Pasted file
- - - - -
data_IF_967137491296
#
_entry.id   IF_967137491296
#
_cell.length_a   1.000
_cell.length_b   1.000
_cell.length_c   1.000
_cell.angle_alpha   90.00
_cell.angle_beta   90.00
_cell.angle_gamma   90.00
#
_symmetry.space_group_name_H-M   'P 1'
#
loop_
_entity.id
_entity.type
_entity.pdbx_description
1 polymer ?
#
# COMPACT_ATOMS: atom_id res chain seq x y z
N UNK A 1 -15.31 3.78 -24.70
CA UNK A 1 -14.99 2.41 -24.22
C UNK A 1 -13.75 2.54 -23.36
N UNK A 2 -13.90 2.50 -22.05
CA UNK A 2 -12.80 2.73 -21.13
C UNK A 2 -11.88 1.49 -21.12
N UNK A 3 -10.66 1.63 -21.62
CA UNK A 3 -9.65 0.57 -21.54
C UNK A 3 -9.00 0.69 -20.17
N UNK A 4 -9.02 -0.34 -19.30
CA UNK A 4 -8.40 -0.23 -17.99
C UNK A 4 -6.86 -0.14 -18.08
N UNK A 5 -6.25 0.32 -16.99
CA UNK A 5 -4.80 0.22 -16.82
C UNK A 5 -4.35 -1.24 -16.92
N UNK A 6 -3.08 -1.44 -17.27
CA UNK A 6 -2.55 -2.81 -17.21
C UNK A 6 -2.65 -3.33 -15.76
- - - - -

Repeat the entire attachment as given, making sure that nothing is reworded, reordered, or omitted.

data_IF_967137491296
#
_entry.id   IF_967137491296
#
_cell.length_a   1.000
_cell.length_b   1.000
_cell.length_c   1.000
_cell.angle_alpha   90.00
_cell.angle_beta   90.00
_cell.angle_gamma   90.00
#
_symmetry.space_group_name_H-M   'P 1'
#
loop_
_entity.id
_entity.type
_entity.pdbx_description
1 polymer ?
#
# COMPACT_ATOMS: atom_id res chain seq x y z
N UNK A 1 -15.31 3.78 -24.70
CA UNK A 1 -14.99 2.41 -24.22
C UNK A 1 -13.75 2.54 -23.36
N UNK A 2 -13.90 2.50 -22.05
CA UNK A 2 -12.80 2.73 -21.13
C UNK A 2 -11.88 1.49 -21.12
N UNK A 3 -10.66 1.63 -21.62
CA UNK A 3 -9.65 0.57 -21.54
C UNK A 3 -9.00 0.69 -20.17
N UNK A 4 -9.02 -0.34 -19.30
CA UNK A 4 -8.40 -0.23 -17.99
C UNK A 4 -6.86 -0.14 -18.08
N UNK A 5 -6.25 0.32 -16.99
CA UNK A 5 -4.80 0.22 -16.82
C UNK A 5 -4.35 -1.24 -16.92
N UNK A 6 -3.08 -1.44 -17.27
CA UNK A 6 -2.55 -2.81 -17.21
C UNK A 6 -2.65 -3.33 -15.76